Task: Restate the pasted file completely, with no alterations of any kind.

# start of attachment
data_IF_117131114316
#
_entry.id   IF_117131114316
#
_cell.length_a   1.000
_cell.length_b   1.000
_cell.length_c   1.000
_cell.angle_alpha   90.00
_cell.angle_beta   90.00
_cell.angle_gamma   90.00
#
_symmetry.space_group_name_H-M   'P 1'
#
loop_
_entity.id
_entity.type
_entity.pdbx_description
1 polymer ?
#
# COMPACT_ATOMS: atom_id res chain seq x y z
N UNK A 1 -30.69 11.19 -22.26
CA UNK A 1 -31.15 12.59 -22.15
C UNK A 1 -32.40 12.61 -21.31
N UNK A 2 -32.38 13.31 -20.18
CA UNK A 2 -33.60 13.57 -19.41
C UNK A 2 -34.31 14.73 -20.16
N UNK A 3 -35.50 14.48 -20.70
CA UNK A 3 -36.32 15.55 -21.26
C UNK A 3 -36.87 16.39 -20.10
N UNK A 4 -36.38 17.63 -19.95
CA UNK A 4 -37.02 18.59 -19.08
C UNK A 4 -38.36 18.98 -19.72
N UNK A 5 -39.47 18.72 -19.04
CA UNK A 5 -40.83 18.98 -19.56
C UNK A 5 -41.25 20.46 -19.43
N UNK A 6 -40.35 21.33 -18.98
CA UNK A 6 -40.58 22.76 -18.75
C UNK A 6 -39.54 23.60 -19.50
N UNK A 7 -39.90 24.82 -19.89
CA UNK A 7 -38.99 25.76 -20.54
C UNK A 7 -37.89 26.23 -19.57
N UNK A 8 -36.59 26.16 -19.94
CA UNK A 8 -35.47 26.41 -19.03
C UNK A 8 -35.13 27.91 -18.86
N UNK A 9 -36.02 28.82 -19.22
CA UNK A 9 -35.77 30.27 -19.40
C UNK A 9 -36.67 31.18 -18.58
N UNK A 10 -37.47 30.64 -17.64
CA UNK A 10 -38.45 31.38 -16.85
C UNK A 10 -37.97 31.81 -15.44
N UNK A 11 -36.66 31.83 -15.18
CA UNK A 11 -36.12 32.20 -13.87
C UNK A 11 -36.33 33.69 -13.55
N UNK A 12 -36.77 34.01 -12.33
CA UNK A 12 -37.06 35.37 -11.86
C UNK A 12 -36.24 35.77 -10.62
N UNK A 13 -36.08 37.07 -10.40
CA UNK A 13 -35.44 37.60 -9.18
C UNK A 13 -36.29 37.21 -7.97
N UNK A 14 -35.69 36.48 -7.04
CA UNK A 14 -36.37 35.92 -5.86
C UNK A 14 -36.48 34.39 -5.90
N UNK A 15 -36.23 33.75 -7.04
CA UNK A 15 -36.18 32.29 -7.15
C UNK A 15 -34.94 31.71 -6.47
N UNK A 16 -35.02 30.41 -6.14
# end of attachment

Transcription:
data_IF_117131114316
#
_entry.id   IF_117131114316
#
_cell.length_a   1.000
_cell.length_b   1.000
_cell.length_c   1.000
_cell.angle_alpha   90.00
_cell.angle_beta   90.00
_cell.angle_gamma   90.00
#
_symmetry.space_group_name_H-M   'P 1'
#
loop_
_entity.id
_entity.type
_entity.pdbx_description
1 polymer ?
#
# COMPACT_ATOMS: atom_id res chain seq x y z
N UNK A 1 -30.69 11.19 -22.26
CA UNK A 1 -31.15 12.59 -22.15
C UNK A 1 -32.40 12.61 -21.31
N UNK A 2 -32.38 13.31 -20.18
CA UNK A 2 -33.60 13.57 -19.41
C UNK A 2 -34.31 14.73 -20.16
N UNK A 3 -35.50 14.48 -20.70
CA UNK A 3 -36.32 15.55 -21.26
C UNK A 3 -36.87 16.39 -20.10
N UNK A 4 -36.38 17.63 -19.95
CA UNK A 4 -37.02 18.59 -19.08
C UNK A 4 -38.36 18.98 -19.72
N UNK A 5 -39.47 18.72 -19.04
CA UNK A 5 -40.83 18.98 -19.56
C UNK A 5 -41.25 20.46 -19.43
N UNK A 6 -40.35 21.33 -18.98
CA UNK A 6 -40.58 22.76 -18.75
C UNK A 6 -39.54 23.60 -19.50
N UNK A 7 -39.90 24.82 -19.89
CA UNK A 7 -38.99 25.76 -20.54
C UNK A 7 -37.89 26.23 -19.57
N UNK A 8 -36.59 26.16 -19.94
CA UNK A 8 -35.47 26.41 -19.03
C UNK A 8 -35.13 27.91 -18.86
N UNK A 9 -36.02 28.82 -19.22
CA UNK A 9 -35.77 30.27 -19.40
C UNK A 9 -36.67 31.18 -18.58
N UNK A 10 -37.47 30.64 -17.64
CA UNK A 10 -38.45 31.38 -16.85
C UNK A 10 -37.97 31.81 -15.44
N UNK A 11 -36.66 31.83 -15.18
CA UNK A 11 -36.12 32.20 -13.87
C UNK A 11 -36.33 33.69 -13.55
N UNK A 12 -36.77 34.01 -12.33
CA UNK A 12 -37.06 35.37 -11.86
C UNK A 12 -36.24 35.77 -10.62
N UNK A 13 -36.08 37.07 -10.40
CA UNK A 13 -35.44 37.60 -9.18
C UNK A 13 -36.29 37.21 -7.97
N UNK A 14 -35.69 36.48 -7.04
CA UNK A 14 -36.37 35.92 -5.86
C UNK A 14 -36.48 34.39 -5.90
N UNK A 15 -36.23 33.75 -7.04
CA UNK A 15 -36.18 32.29 -7.15
C UNK A 15 -34.94 31.71 -6.47
N UNK A 16 -35.02 30.41 -6.14